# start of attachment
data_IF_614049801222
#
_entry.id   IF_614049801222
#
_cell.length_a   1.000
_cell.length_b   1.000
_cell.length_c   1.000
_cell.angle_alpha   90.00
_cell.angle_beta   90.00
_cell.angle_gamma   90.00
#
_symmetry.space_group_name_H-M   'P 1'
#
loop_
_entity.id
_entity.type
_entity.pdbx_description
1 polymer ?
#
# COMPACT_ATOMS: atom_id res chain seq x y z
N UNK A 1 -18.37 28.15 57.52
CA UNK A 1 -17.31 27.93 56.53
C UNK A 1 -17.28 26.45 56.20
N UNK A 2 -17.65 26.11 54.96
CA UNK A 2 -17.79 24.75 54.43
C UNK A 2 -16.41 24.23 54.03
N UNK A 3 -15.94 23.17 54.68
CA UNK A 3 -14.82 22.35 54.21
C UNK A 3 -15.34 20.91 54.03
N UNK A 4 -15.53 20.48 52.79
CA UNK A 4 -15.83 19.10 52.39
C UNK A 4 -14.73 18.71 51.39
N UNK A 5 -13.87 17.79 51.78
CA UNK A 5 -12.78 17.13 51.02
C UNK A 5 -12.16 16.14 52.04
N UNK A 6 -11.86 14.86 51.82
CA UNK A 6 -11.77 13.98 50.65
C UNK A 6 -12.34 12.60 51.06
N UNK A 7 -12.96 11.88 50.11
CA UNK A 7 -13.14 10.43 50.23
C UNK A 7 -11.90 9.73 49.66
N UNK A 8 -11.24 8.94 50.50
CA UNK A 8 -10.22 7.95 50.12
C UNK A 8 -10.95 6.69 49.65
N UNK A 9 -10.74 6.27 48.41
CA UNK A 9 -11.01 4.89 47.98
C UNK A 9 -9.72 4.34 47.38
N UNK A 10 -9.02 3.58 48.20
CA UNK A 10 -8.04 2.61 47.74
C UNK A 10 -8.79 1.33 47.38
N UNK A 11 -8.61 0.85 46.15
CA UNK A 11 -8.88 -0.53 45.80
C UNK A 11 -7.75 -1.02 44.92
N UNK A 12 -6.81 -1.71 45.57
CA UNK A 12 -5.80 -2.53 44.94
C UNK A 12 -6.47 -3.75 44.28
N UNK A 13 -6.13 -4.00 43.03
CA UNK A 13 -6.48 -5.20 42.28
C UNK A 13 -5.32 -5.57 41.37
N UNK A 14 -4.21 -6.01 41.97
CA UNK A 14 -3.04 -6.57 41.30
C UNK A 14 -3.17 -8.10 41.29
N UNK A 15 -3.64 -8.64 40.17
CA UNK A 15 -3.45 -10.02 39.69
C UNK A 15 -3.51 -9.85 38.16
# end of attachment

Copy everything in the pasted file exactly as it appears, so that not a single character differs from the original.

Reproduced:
data_IF_614049801222
#
_entry.id   IF_614049801222
#
_cell.length_a   1.000
_cell.length_b   1.000
_cell.length_c   1.000
_cell.angle_alpha   90.00
_cell.angle_beta   90.00
_cell.angle_gamma   90.00
#
_symmetry.space_group_name_H-M   'P 1'
#
loop_
_entity.id
_entity.type
_entity.pdbx_description
1 polymer ?
#
# COMPACT_ATOMS: atom_id res chain seq x y z
N UNK A 1 -18.37 28.15 57.52
CA UNK A 1 -17.31 27.93 56.53
C UNK A 1 -17.28 26.45 56.20
N UNK A 2 -17.65 26.11 54.96
CA UNK A 2 -17.79 24.75 54.43
C UNK A 2 -16.41 24.23 54.03
N UNK A 3 -15.94 23.17 54.68
CA UNK A 3 -14.82 22.35 54.21
C UNK A 3 -15.34 20.91 54.03
N UNK A 4 -15.53 20.48 52.79
CA UNK A 4 -15.83 19.10 52.39
C UNK A 4 -14.73 18.71 51.39
N UNK A 5 -13.87 17.79 51.78
CA UNK A 5 -12.78 17.13 51.02
C UNK A 5 -12.16 16.14 52.04
N UNK A 6 -11.86 14.86 51.82
CA UNK A 6 -11.77 13.98 50.65
C UNK A 6 -12.34 12.60 51.06
N UNK A 7 -12.96 11.88 50.11
CA UNK A 7 -13.14 10.43 50.23
C UNK A 7 -11.90 9.73 49.66
N UNK A 8 -11.24 8.94 50.50
CA UNK A 8 -10.22 7.95 50.12
C UNK A 8 -10.95 6.69 49.65
N UNK A 9 -10.74 6.27 48.41
CA UNK A 9 -11.01 4.89 47.98
C UNK A 9 -9.72 4.34 47.38
N UNK A 10 -9.02 3.58 48.20
CA UNK A 10 -8.04 2.61 47.74
C UNK A 10 -8.79 1.33 47.38
N UNK A 11 -8.61 0.85 46.15
CA UNK A 11 -8.88 -0.53 45.80
C UNK A 11 -7.75 -1.02 44.92
N UNK A 12 -6.81 -1.71 45.57
CA UNK A 12 -5.80 -2.53 44.94
C UNK A 12 -6.47 -3.75 44.28
N UNK A 13 -6.13 -4.00 43.03
CA UNK A 13 -6.48 -5.20 42.28
C UNK A 13 -5.32 -5.57 41.37
N UNK A 14 -4.21 -6.01 41.97
CA UNK A 14 -3.04 -6.57 41.30
C UNK A 14 -3.17 -8.10 41.29
N UNK A 15 -3.64 -8.64 40.17
CA UNK A 15 -3.45 -10.02 39.69
C UNK A 15 -3.51 -9.85 38.16